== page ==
Miller calls it a “global experiment in child psychology:”

A recent study in JAMA Pediatrics found that in Hubei province, where COVID-19 raged during the winter months of 2020, school-age children who quarantined for just 30 days reported measurably more depression and anxiety than similar pre-pandemic cohorts. A small Harvard study on the effects of the pandemic has found that caregiver-reported depression, anxiety, and misbehavior among American kids in the general population to have reached levels typically seen only in those previously diagnosed with a form of mental disorder. According to a literature review out of the University of Bath, persistent loneliness and isolation among children of the kind that has become quite widespread during the pandemic can lead to suicidal ideation and self-harm and to significant depression. “The kids will carry these experiences through life,” Fisher told me. “And it’s not going to be good.”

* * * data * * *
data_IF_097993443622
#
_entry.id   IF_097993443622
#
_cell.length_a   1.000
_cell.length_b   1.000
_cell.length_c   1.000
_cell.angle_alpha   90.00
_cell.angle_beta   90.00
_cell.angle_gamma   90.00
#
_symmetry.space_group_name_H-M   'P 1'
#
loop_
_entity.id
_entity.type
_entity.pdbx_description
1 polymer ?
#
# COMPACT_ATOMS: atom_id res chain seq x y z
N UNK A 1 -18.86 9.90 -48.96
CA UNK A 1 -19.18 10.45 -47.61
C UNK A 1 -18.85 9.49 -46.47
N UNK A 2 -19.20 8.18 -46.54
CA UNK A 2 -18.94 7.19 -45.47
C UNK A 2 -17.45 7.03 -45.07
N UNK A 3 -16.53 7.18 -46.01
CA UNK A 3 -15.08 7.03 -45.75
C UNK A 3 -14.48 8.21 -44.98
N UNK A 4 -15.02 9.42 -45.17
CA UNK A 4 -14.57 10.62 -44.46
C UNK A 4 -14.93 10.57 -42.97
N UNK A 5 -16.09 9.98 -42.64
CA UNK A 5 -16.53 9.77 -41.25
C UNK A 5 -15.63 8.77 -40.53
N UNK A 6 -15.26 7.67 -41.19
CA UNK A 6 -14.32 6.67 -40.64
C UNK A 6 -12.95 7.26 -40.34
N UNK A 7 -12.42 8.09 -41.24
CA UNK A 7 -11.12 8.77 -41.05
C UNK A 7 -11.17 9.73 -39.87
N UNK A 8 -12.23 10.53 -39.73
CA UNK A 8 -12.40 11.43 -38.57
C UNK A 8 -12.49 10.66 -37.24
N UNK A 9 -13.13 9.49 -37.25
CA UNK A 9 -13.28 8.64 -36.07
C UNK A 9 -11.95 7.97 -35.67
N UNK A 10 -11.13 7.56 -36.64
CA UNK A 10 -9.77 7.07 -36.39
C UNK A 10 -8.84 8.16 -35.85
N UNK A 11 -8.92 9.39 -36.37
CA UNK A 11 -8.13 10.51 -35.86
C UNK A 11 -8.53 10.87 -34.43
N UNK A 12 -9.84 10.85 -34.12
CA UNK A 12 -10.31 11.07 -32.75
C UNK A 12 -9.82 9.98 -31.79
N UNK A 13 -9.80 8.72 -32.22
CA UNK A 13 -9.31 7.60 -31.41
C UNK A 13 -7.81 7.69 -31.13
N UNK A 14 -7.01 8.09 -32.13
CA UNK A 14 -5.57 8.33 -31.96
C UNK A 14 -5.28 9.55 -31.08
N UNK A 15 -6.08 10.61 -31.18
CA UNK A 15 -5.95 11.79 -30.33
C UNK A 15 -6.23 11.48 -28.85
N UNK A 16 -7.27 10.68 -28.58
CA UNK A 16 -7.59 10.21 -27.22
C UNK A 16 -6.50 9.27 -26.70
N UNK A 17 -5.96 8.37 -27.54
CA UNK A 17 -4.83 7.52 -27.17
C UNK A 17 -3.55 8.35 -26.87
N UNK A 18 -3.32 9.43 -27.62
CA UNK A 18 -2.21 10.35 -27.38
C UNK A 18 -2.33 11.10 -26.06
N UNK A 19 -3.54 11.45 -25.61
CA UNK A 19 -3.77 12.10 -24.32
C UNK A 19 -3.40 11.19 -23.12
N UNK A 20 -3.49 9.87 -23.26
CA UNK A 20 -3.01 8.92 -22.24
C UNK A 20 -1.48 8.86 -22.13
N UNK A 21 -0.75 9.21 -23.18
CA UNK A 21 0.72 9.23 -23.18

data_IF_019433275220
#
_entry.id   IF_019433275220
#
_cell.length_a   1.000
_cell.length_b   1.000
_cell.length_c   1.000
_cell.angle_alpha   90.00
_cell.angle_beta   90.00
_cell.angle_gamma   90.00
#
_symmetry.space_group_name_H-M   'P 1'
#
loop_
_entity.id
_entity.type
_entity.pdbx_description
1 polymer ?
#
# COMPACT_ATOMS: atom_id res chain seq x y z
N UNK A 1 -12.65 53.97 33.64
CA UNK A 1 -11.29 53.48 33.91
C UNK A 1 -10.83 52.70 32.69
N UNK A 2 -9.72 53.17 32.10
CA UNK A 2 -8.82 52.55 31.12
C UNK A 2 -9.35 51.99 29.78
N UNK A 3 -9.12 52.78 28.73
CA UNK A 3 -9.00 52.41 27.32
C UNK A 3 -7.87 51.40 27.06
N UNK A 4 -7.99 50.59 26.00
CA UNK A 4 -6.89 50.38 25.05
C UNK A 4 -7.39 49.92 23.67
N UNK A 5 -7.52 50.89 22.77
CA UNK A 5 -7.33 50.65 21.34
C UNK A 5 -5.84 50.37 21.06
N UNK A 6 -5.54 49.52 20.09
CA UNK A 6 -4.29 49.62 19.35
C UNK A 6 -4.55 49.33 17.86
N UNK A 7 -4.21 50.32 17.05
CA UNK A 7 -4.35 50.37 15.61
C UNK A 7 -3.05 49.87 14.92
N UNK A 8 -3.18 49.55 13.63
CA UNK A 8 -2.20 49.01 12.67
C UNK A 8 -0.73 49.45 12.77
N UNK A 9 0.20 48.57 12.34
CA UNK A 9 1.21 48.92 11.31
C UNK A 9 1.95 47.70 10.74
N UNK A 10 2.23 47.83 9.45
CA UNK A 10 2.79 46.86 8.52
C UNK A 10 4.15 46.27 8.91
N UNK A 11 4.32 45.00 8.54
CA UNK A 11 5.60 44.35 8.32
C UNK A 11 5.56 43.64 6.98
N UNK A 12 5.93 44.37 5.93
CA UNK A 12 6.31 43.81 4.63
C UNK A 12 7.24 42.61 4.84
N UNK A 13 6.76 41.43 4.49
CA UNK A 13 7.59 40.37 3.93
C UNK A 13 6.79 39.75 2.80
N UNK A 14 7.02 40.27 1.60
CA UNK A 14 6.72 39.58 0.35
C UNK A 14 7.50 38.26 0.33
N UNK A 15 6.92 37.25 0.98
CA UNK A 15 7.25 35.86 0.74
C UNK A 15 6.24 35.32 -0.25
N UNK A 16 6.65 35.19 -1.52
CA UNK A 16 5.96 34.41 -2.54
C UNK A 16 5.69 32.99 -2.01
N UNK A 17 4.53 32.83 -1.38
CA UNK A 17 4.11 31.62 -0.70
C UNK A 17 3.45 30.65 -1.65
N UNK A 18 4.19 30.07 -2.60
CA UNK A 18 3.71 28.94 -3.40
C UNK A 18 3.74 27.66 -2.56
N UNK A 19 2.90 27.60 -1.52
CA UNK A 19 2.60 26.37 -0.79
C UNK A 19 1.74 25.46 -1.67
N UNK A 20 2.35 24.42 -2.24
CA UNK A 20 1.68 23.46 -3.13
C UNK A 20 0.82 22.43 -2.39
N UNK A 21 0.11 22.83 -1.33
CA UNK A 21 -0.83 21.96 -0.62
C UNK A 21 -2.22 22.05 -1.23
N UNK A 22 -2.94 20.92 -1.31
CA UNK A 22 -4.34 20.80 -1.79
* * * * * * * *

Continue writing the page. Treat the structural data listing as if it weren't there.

We know and have known that children best in the presence of a responsive caregiver. This means that screen time and day care cannot compensate for an absent or distracted mother:

Decades of research has definitively shown that the presence of a responsive caregiver, especially during early childhood, when the brain is extremely plastic, is the crucial ingredient in healthy development. This stable adult attention is exponentially more meaningful when children are growing up in persistent adversity: environments of neglect, abuse, deprivation, or poverty that medical and psychological professionals call “toxic stress.”

Children are being abandoned. Miller distributes the blame, but ought we not to notice that the school shutdowns have been imposed by Democratic politicians, people like Bill de Blasio and Eric Garcetti and Gavin Newsom. As noted here and elsewhere the children suffering the most are inner city minority children: